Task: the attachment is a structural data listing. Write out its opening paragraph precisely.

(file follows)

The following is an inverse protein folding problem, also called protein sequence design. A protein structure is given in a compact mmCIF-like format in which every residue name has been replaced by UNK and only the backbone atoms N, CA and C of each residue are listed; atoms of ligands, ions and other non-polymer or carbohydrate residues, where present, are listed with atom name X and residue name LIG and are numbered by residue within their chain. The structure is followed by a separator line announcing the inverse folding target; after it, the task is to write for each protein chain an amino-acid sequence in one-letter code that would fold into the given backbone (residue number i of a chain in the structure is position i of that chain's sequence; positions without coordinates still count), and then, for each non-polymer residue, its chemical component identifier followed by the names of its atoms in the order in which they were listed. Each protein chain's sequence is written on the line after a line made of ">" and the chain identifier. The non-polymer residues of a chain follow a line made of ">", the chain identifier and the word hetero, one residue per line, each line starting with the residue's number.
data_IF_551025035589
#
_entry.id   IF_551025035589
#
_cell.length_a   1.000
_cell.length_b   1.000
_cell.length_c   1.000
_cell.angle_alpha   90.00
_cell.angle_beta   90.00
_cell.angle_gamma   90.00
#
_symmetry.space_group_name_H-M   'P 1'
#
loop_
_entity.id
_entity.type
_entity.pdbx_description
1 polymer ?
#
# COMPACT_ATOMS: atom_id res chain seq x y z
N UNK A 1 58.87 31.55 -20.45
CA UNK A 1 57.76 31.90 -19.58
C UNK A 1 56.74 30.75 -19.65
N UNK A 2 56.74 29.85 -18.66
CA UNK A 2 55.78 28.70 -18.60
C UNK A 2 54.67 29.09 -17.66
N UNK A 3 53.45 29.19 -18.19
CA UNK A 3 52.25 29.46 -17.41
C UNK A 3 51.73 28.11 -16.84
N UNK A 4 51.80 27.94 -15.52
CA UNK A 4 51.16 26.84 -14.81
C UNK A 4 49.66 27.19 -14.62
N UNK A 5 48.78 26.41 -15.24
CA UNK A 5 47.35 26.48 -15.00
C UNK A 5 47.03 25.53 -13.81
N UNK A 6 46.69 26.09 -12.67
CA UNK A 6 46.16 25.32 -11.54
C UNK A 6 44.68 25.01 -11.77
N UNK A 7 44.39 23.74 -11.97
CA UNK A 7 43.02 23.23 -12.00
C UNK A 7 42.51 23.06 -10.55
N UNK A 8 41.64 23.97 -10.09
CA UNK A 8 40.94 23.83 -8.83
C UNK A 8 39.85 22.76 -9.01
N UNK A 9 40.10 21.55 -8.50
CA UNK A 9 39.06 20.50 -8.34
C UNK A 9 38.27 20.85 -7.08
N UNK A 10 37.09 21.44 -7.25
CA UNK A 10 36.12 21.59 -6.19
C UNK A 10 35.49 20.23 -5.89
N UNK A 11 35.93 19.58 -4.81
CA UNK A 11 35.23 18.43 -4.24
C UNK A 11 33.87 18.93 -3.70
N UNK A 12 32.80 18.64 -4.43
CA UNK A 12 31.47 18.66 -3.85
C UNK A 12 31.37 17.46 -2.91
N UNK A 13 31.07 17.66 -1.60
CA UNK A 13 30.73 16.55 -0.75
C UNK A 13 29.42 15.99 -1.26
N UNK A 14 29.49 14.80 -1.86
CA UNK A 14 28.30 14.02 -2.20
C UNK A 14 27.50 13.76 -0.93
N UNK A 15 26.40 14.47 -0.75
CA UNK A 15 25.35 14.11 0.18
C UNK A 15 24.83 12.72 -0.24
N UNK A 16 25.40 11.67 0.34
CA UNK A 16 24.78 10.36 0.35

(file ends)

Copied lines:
The following is an inverse protein folding problem, also called protein sequence design. A protein structure is given in a compact mmCIF-like format in which every residue name has been replaced by UNK and only the backbone atoms N, CA and C of each residue are listed; atoms of ligands, ions and other non-polymer or carbohydrate residues, where present, are listed with atom name X and residue name LIG and are numbered by residue within their chain. The structure is followed by a separator line announcing the inverse folding target; after it, the task is to write for each protein chain an amino-acid sequence in one-letter code that would fold into the given backbone (residue number i of a chain in the structure is position i of that chain's sequence; positions without coordinates still count), and then, for each non-polymer residue, its chemical component identifier followed by the names of its atoms in the order in which they were listed. Each protein chain's sequence is written on the line after a line made of ">" and the chain identifier. The non-polymer residues of a chain follow a line made of ">", the chain identifier and the word hetero, one residue per line, each line starting with the residue's number.